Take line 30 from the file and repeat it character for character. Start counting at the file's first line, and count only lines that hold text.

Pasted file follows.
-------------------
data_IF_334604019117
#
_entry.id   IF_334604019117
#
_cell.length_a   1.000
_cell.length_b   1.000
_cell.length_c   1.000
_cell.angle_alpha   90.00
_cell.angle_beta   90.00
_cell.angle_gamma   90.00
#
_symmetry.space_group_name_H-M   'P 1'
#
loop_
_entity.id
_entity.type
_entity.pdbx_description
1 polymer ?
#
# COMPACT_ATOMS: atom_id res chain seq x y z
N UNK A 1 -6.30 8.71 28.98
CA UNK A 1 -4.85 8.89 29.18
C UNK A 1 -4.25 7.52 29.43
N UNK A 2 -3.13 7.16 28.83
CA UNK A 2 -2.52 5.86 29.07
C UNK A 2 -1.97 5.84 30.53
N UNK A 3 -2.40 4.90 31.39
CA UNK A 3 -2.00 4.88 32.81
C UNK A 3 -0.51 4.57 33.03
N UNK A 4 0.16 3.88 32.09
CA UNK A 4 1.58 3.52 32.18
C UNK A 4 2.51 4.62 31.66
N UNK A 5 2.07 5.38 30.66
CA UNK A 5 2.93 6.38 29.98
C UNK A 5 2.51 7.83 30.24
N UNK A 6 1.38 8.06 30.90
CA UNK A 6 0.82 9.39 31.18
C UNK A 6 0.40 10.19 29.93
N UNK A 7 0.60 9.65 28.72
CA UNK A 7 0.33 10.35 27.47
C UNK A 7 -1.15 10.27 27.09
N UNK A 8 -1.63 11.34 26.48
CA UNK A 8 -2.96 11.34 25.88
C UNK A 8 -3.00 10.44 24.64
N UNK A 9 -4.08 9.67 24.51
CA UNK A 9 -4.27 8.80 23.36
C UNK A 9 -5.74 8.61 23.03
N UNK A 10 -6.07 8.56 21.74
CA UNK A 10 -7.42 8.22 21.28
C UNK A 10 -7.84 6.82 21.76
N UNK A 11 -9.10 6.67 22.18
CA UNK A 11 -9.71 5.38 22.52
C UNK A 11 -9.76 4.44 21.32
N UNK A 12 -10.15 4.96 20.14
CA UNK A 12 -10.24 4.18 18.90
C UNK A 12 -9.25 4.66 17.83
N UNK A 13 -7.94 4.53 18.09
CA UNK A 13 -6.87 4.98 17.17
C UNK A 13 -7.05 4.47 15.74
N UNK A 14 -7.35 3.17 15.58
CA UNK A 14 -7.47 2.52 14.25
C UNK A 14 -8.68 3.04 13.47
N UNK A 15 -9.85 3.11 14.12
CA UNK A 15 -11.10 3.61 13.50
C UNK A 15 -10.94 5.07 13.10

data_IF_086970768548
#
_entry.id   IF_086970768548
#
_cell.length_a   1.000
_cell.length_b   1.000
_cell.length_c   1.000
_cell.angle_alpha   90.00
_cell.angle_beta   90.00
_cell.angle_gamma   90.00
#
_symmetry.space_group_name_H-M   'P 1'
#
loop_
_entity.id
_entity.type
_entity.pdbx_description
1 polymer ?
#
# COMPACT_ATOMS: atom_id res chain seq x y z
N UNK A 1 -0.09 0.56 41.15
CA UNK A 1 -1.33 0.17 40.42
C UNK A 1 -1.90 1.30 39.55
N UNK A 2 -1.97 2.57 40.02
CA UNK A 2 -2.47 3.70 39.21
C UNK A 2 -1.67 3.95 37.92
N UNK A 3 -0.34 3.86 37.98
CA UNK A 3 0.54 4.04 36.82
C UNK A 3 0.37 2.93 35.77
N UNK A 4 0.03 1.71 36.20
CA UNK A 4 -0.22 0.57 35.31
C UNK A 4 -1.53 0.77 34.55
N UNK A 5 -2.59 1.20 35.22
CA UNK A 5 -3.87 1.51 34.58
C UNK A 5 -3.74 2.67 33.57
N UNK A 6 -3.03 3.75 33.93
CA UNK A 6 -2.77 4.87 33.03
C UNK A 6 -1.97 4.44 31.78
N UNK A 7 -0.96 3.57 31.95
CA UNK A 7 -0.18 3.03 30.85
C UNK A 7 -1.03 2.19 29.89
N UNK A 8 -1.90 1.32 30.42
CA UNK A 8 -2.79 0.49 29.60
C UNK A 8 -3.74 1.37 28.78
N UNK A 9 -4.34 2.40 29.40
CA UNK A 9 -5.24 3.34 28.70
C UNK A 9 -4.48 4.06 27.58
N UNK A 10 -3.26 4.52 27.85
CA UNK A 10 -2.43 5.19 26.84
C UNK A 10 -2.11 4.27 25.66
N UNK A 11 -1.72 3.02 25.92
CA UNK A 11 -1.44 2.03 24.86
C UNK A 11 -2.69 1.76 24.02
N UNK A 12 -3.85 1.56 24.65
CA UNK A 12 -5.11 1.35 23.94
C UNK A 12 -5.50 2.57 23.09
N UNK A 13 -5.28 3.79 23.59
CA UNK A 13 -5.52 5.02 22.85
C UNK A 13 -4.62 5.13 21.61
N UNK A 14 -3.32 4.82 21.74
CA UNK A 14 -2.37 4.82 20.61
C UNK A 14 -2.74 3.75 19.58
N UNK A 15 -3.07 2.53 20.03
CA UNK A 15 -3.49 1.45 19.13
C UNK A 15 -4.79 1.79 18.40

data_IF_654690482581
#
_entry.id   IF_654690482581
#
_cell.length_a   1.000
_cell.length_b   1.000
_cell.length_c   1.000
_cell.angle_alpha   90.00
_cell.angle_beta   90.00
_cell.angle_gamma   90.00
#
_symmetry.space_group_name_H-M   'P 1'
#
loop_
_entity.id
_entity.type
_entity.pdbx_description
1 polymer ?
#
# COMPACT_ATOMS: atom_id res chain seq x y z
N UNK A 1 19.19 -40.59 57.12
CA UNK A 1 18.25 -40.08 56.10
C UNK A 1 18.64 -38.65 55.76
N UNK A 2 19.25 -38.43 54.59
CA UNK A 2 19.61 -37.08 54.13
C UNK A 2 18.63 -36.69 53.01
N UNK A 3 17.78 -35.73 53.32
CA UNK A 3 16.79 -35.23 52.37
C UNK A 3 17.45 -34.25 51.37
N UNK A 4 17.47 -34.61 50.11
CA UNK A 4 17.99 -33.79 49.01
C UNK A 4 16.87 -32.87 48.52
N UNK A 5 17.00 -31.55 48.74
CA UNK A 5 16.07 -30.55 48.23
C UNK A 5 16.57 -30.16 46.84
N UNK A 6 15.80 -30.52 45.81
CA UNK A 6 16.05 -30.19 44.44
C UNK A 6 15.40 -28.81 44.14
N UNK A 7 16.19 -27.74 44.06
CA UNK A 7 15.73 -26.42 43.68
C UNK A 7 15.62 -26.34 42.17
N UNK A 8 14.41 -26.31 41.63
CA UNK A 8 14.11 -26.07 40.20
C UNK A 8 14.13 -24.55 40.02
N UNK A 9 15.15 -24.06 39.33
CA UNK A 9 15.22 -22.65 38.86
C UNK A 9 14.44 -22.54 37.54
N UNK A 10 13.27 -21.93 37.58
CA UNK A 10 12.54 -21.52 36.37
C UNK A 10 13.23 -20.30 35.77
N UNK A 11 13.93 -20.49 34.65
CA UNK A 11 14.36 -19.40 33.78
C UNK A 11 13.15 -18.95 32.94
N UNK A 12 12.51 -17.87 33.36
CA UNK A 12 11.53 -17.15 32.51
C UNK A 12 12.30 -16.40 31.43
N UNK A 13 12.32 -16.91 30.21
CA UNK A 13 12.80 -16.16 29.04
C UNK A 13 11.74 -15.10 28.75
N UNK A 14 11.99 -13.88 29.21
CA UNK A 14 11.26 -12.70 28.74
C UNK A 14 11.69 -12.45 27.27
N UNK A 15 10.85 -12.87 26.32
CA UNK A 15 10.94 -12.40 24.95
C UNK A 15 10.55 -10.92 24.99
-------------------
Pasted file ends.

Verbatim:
N UNK A 4 0.16 3.88 32.09